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Dxers Unlimited middle of the week edition for March 27

By Arnie Coro

Hi amigos radioaficionados... listening via short wave and also by means of our streaming audio from www.radiohc.cu. I am your host Arnie Coro, 
radio amateur CO2KK now ready to start the weekend edition of your favorite radio hobby program...

Here is item one... As anyone permanently monitoring the HF bands, scanning from 3 to 30 megaHertz manually or with automatic signal analysis equipment will easily find out, the low solar activity continues to limit the chances of short wave propagation on frequencies above 20 megaHertz, some days the upper frequency limit goes down even further  even during the best times of the day at any given location. 
The exception comes when sporadic E layer openings move the maximum usable frequency up past the 25 megaHertz range.

Observations confirm that solar cycle 24 continues to show very weak activity as compared with any of the previous 5 solar cycles . My forecast calls for us to soon be witnessing the first zero sunspots day in a long time.

Item two: You have questions and I do my best to answer them... Yes amigos, every day the e'mail brings in most interesting questions from listeners all around the world... Like for example the one sent by Herman  from Guatemala City, City, who listens regularly to our 11760 kiloHertz omnidirectional antenna system.

Herman asks why it is almost impossible  for him in Guatemala  to pick up stations from other countries in the Americas besides Cuba, Argentina and  Brazil

Well amigo Herman, a few months ago I answered a similar question , and this was more or less what I saiddof all, let me tell you that at this moment they are just a  few stations on the air on the short wave bands with high enough power to be heard on a regular basis...
And to answer the other part of your question, I will be back in a few seconds after a short break for station ID. I am your host Arnie Coro in sunny Havana, Cuba...enjoying beautiful spring weather...
......................

This is Radio Havana Cuba, the name of the show is Dxers Unlimited, and yes amigos, we do QSL, we do send QSL cards to listeners that report our programs, and this is done absolutely free of charge... Now part two of the answer to amigo Herman who lives in Guatemala city and uses his ham radio transceiver to also enjoy short wave listening y.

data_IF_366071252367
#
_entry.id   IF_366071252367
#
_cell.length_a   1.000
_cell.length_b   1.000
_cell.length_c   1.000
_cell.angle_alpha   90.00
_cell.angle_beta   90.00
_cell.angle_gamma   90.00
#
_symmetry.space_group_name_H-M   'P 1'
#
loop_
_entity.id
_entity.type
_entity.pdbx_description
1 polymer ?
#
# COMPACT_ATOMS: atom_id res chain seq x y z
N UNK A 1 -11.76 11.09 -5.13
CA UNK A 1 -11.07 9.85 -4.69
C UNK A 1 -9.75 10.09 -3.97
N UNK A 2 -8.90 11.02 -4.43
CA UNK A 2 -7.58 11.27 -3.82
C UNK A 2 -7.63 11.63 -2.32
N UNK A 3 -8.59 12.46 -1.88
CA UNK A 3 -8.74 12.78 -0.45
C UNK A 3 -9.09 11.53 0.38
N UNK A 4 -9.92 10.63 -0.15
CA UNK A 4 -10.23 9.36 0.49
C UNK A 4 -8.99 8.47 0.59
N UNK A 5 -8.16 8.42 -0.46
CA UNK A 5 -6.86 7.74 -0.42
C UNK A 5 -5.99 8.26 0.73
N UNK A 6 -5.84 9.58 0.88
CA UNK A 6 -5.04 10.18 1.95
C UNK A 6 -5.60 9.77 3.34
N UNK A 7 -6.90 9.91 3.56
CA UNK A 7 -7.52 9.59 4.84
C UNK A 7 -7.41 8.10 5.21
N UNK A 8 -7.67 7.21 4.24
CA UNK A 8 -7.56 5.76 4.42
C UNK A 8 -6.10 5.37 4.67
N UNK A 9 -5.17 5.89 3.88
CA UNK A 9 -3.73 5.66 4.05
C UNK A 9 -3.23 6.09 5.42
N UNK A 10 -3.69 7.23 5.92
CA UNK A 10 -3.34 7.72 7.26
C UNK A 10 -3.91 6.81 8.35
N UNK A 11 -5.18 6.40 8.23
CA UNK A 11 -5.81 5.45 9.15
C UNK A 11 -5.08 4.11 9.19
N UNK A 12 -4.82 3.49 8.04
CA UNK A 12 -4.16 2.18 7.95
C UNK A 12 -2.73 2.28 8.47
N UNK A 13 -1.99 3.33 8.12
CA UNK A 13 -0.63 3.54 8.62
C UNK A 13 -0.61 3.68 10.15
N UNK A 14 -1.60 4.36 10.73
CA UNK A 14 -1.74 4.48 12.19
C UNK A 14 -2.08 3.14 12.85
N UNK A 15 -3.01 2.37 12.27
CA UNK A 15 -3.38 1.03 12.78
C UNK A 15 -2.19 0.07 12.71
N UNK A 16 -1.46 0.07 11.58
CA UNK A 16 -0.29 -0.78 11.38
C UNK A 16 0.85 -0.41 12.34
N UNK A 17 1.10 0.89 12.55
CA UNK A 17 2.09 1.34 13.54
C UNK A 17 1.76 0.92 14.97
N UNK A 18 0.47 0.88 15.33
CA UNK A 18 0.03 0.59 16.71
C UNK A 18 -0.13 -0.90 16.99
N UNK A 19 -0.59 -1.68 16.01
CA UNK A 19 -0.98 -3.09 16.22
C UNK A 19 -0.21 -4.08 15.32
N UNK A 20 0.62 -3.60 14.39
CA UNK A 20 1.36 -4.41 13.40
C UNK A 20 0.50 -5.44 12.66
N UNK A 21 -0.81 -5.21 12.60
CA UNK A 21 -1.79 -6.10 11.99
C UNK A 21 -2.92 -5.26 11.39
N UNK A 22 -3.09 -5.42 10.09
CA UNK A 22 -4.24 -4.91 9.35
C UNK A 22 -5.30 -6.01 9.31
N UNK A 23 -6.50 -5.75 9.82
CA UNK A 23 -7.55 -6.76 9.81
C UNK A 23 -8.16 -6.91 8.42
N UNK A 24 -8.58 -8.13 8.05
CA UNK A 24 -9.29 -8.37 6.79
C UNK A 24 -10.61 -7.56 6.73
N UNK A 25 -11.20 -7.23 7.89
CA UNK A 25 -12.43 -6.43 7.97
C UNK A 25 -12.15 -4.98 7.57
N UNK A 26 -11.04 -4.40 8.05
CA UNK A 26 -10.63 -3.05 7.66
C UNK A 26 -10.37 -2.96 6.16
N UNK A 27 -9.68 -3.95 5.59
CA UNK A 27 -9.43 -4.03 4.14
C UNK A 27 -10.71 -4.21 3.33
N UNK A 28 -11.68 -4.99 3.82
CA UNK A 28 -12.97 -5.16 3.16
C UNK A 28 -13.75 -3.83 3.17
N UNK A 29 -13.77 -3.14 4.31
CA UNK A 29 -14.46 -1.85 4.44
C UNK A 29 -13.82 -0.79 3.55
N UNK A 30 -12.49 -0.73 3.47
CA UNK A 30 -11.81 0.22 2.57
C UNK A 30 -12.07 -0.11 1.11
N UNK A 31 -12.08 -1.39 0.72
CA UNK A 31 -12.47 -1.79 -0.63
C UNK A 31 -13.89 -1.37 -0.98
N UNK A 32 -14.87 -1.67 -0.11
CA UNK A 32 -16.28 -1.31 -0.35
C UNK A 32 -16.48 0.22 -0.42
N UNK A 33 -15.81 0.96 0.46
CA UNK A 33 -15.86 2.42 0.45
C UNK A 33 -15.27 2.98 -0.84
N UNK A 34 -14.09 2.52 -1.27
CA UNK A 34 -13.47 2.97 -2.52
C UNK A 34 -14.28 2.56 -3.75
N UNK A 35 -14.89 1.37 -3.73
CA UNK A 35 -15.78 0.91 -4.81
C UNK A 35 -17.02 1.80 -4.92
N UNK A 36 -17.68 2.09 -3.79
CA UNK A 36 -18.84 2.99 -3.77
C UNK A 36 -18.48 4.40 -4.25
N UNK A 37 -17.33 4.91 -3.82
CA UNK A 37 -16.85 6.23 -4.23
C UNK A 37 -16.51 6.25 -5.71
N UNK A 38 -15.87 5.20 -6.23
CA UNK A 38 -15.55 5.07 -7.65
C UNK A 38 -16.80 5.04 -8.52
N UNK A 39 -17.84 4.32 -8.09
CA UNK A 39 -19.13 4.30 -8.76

Besides Radio Havana Cuba, that can be picked up, using a rather simple short wave receiving antenna, even while only using a portable radio's telescopic whip,  you may be able also to pick up several stations from Brazil, as well as Argentina Peru and Bolivia., are also on the air, especially on the 60 49, 31 and 25 meters bands, but the stations are using low power and simple low cost antenna systems because they are intended to provide local or regional coverage.

When HF bands propagation conditions are good, you may pick up several of those low power stations from Peru, Bolivia , Ecuador , Colombia and Mexico... reception of those low power short wave broadcasts , mainly on the 60 and 49 meters band and also at times on 31  and 25meters.... this will usually take place very late in the evening your local time or just before local sunrise.

For both short wave listeners and amateur radio operators the installation of an adequate antenna for obtaining best results within the frequency range from 3.5 to 29.7 megaHertz is quite a challenge to say the least. City dwelllers, and especially those who live in apartment buildings face a great challenge when trying to listen or to operate on the 80 to 10 meters ham bands,  because of the severe restrictions imposed nowadays  regarding the installation of external antennas on any type of building and the ever present extremely high 
local noise levels .

The rooftops of high rise apartment buildings are an ideal location for VHF, UHF and Microwave operation if you happen to be living at one of 
the top floors, but are quite useless for that purpose if your apartment is located close to the ground requiring the installation of a very long 
length of transmission line needed to reach a rooftop antenna and this , if you are fortunate to obtain permission to install it by the building 
managers.

But, despite all those difficulties, I very often come across a ham radio operator that with a lot of ingenuity manages to operate, for